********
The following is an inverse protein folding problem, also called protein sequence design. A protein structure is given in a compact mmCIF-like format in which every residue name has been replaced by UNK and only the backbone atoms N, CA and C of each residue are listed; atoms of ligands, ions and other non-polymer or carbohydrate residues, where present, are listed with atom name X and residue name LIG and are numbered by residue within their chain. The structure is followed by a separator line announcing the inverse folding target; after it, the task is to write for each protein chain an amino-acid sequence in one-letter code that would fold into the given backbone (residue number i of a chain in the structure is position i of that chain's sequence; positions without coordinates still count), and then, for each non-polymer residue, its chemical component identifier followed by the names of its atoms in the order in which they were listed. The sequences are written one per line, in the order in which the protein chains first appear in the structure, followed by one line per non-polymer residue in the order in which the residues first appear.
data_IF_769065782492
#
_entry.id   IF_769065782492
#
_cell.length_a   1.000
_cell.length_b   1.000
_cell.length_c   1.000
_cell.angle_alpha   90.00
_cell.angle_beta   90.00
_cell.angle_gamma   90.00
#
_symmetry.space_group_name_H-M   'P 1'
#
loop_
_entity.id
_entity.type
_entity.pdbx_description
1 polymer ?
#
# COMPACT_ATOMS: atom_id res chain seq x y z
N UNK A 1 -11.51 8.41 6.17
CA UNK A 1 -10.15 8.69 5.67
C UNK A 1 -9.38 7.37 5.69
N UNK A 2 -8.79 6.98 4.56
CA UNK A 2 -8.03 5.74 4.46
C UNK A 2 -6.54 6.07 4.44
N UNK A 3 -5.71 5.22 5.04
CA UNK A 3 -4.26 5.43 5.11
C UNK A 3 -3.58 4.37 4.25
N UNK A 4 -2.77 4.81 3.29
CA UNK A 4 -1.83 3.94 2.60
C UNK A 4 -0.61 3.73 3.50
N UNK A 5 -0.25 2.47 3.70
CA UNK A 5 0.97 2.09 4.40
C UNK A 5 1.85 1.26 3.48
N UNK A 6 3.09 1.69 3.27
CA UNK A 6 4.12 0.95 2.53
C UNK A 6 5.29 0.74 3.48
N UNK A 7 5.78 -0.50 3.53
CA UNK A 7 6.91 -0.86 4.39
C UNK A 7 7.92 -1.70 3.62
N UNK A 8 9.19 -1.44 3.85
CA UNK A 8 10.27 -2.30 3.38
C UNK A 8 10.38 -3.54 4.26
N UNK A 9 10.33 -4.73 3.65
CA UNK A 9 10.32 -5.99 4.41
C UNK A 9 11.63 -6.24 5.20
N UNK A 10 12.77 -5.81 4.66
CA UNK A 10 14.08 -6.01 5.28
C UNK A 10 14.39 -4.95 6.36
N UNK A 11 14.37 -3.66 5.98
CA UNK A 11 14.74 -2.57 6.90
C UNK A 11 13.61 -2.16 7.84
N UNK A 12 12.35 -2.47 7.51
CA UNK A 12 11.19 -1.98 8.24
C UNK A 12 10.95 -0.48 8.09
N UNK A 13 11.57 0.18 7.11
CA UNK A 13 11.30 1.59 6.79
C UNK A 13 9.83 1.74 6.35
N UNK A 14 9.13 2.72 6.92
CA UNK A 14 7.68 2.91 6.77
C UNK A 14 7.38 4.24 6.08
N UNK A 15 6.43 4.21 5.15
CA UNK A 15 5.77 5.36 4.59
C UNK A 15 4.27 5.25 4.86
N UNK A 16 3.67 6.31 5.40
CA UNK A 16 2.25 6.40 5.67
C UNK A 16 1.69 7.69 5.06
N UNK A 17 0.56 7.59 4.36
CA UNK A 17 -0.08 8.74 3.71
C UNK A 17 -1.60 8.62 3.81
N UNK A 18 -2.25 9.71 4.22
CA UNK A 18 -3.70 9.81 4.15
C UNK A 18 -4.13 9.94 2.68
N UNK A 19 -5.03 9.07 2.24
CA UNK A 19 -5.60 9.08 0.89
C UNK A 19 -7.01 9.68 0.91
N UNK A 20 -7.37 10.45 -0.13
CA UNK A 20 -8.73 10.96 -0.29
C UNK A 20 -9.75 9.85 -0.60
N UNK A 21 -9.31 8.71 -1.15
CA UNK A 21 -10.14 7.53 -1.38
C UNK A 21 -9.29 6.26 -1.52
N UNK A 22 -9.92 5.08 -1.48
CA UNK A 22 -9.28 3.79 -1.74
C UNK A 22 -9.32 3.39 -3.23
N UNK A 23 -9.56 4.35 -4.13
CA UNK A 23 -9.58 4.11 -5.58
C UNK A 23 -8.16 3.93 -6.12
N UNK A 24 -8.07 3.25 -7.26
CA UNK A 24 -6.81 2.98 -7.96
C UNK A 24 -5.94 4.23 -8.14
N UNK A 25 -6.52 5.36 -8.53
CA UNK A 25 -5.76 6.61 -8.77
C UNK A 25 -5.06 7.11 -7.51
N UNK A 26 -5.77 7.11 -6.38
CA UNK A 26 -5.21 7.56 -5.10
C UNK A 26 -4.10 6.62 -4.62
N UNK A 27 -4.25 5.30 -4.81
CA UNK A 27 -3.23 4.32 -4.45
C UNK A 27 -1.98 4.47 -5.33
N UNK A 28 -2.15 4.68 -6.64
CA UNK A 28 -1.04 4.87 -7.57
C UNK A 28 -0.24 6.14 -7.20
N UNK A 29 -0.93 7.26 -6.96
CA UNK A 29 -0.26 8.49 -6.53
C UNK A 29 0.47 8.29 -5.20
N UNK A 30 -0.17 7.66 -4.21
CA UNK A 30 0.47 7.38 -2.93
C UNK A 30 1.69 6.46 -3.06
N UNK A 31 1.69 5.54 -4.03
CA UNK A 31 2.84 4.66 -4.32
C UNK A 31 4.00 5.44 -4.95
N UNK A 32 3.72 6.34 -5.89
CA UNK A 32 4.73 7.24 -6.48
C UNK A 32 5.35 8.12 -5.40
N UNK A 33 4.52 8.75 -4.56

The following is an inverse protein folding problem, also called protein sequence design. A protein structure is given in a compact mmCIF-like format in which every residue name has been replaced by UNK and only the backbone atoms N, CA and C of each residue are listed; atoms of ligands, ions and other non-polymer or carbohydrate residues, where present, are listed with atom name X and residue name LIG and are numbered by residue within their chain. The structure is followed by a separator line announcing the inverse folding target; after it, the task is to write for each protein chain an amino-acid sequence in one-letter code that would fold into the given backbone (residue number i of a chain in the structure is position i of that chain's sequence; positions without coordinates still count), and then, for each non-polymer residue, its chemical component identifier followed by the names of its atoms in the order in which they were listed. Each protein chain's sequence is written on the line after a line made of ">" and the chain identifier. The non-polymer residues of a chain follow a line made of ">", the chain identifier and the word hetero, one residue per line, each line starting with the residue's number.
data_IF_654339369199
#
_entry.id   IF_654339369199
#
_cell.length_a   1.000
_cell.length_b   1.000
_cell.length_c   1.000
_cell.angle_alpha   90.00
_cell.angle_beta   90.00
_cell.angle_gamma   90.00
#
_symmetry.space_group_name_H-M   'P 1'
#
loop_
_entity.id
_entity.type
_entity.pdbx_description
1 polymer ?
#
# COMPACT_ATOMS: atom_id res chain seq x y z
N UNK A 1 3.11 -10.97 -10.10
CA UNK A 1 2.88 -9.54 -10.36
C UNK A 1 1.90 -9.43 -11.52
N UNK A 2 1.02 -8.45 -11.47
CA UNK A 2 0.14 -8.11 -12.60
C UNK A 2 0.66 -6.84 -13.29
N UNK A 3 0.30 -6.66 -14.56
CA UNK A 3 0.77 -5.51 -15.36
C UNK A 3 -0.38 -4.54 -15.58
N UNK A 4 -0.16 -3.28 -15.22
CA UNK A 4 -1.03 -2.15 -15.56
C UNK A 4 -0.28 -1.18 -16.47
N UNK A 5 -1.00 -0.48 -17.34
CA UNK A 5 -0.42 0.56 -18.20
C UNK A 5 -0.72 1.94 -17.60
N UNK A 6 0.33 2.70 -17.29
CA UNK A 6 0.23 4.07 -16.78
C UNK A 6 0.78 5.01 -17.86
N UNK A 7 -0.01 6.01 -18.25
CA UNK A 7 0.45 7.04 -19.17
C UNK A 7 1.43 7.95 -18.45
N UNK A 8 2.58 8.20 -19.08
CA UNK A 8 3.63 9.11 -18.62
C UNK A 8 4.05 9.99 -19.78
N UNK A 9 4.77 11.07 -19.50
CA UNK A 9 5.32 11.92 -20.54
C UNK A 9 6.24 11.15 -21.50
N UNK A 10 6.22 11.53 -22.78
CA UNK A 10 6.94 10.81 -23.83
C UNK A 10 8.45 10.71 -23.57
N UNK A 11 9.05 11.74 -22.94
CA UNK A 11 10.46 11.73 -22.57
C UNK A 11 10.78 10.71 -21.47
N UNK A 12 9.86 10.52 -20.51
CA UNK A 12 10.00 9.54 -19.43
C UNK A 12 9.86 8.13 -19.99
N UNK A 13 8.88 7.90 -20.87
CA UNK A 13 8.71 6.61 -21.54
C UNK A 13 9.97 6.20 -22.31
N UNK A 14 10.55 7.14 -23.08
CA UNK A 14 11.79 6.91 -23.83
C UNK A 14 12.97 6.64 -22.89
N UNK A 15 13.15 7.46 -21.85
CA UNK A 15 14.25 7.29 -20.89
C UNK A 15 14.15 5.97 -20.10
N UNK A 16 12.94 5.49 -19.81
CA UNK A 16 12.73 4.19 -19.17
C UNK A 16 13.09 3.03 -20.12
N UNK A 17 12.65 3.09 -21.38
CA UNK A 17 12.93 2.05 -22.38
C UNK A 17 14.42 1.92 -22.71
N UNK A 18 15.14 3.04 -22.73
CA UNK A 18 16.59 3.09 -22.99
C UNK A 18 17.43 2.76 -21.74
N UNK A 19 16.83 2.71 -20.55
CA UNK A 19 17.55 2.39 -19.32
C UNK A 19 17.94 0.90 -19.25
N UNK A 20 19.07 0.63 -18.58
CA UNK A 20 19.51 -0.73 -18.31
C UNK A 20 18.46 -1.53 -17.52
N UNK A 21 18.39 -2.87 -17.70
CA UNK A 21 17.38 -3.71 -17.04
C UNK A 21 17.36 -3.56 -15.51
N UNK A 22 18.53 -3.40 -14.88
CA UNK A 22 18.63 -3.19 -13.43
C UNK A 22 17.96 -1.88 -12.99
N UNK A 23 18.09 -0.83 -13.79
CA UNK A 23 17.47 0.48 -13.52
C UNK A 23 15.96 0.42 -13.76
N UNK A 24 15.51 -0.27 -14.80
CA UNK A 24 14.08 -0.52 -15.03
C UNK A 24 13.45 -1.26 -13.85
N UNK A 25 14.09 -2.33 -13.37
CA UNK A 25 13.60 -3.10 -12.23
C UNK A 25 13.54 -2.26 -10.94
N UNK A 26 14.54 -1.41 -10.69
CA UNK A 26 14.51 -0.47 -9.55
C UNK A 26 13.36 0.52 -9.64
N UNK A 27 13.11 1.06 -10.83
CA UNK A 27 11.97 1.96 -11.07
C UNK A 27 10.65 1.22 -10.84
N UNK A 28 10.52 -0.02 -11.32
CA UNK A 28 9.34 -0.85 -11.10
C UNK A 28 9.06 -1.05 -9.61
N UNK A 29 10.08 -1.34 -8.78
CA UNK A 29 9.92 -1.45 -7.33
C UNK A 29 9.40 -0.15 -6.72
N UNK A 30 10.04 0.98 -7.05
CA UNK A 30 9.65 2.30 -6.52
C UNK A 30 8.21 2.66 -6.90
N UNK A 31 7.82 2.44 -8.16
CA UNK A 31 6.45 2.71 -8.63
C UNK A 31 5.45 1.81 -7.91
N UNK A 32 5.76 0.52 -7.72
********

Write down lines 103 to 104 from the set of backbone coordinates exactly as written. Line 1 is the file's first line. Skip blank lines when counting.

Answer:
N UNK A 28 -2.15 4.68 -6.64
CA UNK A 28 -1.04 4.87 -7.57